Celebrated chef Paul Bocuse, nicknamed the pope of French gastronomy, has died aged 91.
Gerard Collomb, Lyon'´s former mayor and now France’s interior minister, announced the news on Twitter: “Paul Bocuse is dead, gastronomy is in mourning.
“Mr Paul was France: simplicity and generosity; excellence and the art of living.
“The pope of gastronomy has left us. Powering our chefs in Lyon, like in the four quarters of the world, they have cultivated the fruits of his passion.”
Bocuse ﹘ born in Lyon where he has several restaurants and a cookery school ﹘ was an early exponent of "nouvelle cuisine", which reinterpreted traditional French cooking using less butter and cream and focusing on fresh ingredients and stylish presentation.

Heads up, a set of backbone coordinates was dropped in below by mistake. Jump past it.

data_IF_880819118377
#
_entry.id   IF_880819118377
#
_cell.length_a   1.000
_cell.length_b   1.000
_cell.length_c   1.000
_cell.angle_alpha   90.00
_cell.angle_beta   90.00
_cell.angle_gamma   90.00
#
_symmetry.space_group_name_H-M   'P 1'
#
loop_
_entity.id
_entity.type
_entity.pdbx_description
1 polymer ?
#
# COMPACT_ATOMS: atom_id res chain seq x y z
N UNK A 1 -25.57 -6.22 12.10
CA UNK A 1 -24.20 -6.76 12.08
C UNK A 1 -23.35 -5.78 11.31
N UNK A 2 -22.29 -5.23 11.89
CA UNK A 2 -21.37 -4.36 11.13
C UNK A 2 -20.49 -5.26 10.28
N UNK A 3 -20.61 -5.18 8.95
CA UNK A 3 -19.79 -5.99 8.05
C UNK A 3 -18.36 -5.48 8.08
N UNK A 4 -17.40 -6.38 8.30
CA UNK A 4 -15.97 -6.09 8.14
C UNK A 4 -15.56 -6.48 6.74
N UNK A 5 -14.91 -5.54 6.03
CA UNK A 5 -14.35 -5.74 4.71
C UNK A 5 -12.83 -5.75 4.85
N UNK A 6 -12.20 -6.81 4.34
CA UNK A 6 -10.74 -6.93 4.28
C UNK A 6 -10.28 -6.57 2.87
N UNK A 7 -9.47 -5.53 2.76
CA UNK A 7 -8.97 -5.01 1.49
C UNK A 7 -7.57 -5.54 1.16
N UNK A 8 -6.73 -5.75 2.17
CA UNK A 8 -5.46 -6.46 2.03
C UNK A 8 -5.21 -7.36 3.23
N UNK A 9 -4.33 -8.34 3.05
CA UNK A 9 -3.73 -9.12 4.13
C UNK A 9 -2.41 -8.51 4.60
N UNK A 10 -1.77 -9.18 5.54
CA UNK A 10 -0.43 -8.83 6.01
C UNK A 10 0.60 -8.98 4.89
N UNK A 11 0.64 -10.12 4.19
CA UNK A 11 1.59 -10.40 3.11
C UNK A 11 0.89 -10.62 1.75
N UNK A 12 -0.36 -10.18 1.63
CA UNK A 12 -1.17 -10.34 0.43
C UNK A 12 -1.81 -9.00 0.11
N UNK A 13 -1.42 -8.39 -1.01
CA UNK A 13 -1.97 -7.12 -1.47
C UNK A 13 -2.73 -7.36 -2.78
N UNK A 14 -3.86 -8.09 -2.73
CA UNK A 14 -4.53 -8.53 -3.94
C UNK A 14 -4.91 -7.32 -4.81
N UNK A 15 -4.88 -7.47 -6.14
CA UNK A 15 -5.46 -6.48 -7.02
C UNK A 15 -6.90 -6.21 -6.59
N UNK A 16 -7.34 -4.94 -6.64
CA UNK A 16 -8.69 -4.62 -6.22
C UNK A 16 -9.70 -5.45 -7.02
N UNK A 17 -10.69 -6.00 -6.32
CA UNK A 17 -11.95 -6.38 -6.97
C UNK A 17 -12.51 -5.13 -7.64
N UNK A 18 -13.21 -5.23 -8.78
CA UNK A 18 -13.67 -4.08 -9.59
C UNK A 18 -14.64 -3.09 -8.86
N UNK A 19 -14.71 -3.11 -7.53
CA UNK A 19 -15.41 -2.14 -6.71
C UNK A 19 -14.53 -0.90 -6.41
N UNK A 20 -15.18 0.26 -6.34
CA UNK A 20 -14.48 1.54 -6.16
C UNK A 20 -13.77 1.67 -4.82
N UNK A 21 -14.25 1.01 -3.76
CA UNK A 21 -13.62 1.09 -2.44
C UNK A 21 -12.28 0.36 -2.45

He was born into a family of chefs who had passed on family recipes and culinary secrets since the 17th century.
Bocuse began cooking at the age of 15. "I love butter, cream and wine," he said, and by 1958 he had his first Michelin star. He would go on to win two more of the prized supreme accolades, and from his base in Lyon, he began to train a whole new generation of chefs.
"La nouvelle cuisine" flourished, despite Bocuse's love of traditional ingredients and long cooking times, and the new style would become associated with him.
The Bocuse brand became so strong kings, queens, and presidents would flock to his table.
French President Emmanuel Macron also paid homage to Bocuse in a tweet: "Paul Bocuse is no longer here. Chefs are crying in their kitchens, at the Élysée and everywhere in France. French gastronomy will continue to make him proud."